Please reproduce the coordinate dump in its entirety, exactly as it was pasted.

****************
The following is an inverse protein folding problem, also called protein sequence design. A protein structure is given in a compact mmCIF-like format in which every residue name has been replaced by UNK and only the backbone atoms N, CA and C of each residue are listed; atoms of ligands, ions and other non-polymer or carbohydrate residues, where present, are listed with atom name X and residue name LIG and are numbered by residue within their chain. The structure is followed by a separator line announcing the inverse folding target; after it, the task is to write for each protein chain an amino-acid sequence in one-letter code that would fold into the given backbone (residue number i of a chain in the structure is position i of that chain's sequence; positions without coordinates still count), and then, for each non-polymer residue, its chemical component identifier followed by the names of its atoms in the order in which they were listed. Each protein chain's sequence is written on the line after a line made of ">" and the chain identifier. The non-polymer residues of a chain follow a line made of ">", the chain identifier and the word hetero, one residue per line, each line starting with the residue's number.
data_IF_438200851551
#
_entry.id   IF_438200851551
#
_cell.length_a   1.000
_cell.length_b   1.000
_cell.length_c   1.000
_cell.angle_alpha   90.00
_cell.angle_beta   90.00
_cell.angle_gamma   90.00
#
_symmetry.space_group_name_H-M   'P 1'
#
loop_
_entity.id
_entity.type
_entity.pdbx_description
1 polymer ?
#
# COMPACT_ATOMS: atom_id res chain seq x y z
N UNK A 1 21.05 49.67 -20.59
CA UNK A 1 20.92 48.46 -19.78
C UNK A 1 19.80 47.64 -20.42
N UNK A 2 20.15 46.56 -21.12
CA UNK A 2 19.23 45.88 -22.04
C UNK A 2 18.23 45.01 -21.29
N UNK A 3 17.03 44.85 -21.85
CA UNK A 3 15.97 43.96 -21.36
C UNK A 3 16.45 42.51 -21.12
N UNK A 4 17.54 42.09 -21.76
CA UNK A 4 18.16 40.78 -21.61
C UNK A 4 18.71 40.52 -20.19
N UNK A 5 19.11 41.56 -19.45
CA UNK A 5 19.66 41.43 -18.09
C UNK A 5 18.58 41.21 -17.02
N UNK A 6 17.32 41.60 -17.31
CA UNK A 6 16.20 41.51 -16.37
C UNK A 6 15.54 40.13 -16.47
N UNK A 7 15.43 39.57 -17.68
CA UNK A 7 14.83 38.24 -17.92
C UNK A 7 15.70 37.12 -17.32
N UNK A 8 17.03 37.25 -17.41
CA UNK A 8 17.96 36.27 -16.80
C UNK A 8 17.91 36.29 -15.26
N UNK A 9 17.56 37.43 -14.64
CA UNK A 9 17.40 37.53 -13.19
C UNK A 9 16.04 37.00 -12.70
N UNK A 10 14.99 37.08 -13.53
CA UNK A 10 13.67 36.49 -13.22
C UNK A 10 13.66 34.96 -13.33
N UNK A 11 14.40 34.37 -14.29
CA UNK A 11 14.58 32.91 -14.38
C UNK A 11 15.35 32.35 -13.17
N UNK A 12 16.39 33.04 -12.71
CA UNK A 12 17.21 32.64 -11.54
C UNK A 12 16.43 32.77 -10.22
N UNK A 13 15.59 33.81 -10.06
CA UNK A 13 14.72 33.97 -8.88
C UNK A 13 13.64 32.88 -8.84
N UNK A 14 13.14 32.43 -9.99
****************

The following is an inverse protein folding problem, also called protein sequence design. A protein structure is given in a compact mmCIF-like format in which every residue name has been replaced by UNK and only the backbone atoms N, CA and C of each residue are listed; atoms of ligands, ions and other non-polymer or carbohydrate residues, where present, are listed with atom name X and residue name LIG and are numbered by residue within their chain. The structure is followed by a separator line announcing the inverse folding target; after it, the task is to write for each protein chain an amino-acid sequence in one-letter code that would fold into the given backbone (residue number i of a chain in the structure is position i of that chain's sequence; positions without coordinates still count), and then, for each non-polymer residue, its chemical component identifier followed by the names of its atoms in the order in which they were listed. Each protein chain's sequence is written on the line after a line made of ">" and the chain identifier. The non-polymer residues of a chain follow a line made of ">", the chain identifier and the word hetero, one residue per line, each line starting with the residue's number.
data_IF_438200851551
#
_entry.id   IF_438200851551
#
_cell.length_a   1.000
_cell.length_b   1.000
_cell.length_c   1.000
_cell.angle_alpha   90.00
_cell.angle_beta   90.00
_cell.angle_gamma   90.00
#
_symmetry.space_group_name_H-M   'P 1'
#
loop_
_entity.id
_entity.type
_entity.pdbx_description
1 polymer ?
#
# COMPACT_ATOMS: atom_id res chain seq x y z
N UNK A 1 21.05 49.67 -20.59
CA UNK A 1 20.92 48.46 -19.78
C UNK A 1 19.80 47.64 -20.42
N UNK A 2 20.15 46.56 -21.12
CA UNK A 2 19.23 45.88 -22.04
C UNK A 2 18.23 45.01 -21.29
N UNK A 3 17.03 44.85 -21.85
CA UNK A 3 15.97 43.96 -21.36
C UNK A 3 16.45 42.51 -21.12
N UNK A 4 17.54 42.09 -21.76
CA UNK A 4 18.16 40.78 -21.61
C UNK A 4 18.71 40.52 -20.19
N UNK A 5 19.11 41.56 -19.45
CA UNK A 5 19.66 41.43 -18.09
C UNK A 5 18.58 41.21 -17.02
N UNK A 6 17.32 41.60 -17.31
CA UNK A 6 16.20 41.51 -16.37
C UNK A 6 15.54 40.13 -16.47
N UNK A 7 15.43 39.57 -17.68
CA UNK A 7 14.83 38.24 -17.92
C UNK A 7 15.70 37.12 -17.32
N UNK A 8 17.03 37.25 -17.41
CA UNK A 8 17.96 36.27 -16.80
C UNK A 8 17.91 36.29 -15.26
N UNK A 9 17.56 37.43 -14.64
CA UNK A 9 17.40 37.53 -13.19
C UNK A 9 16.04 37.00 -12.70
N UNK A 10 14.99 37.08 -13.53
CA UNK A 10 13.67 36.49 -13.22
C UNK A 10 13.66 34.96 -13.33
N UNK A 11 14.40 34.37 -14.29
CA UNK A 11 14.58 32.91 -14.38
C UNK A 11 15.35 32.35 -13.17
N UNK A 12 16.39 33.04 -12.71
CA UNK A 12 17.21 32.64 -11.54
C UNK A 12 16.43 32.77 -10.22
N UNK A 13 15.59 33.81 -10.06
CA UNK A 13 14.72 33.97 -8.88
C UNK A 13 13.64 32.88 -8.84
N UNK A 14 13.14 32.43 -9.99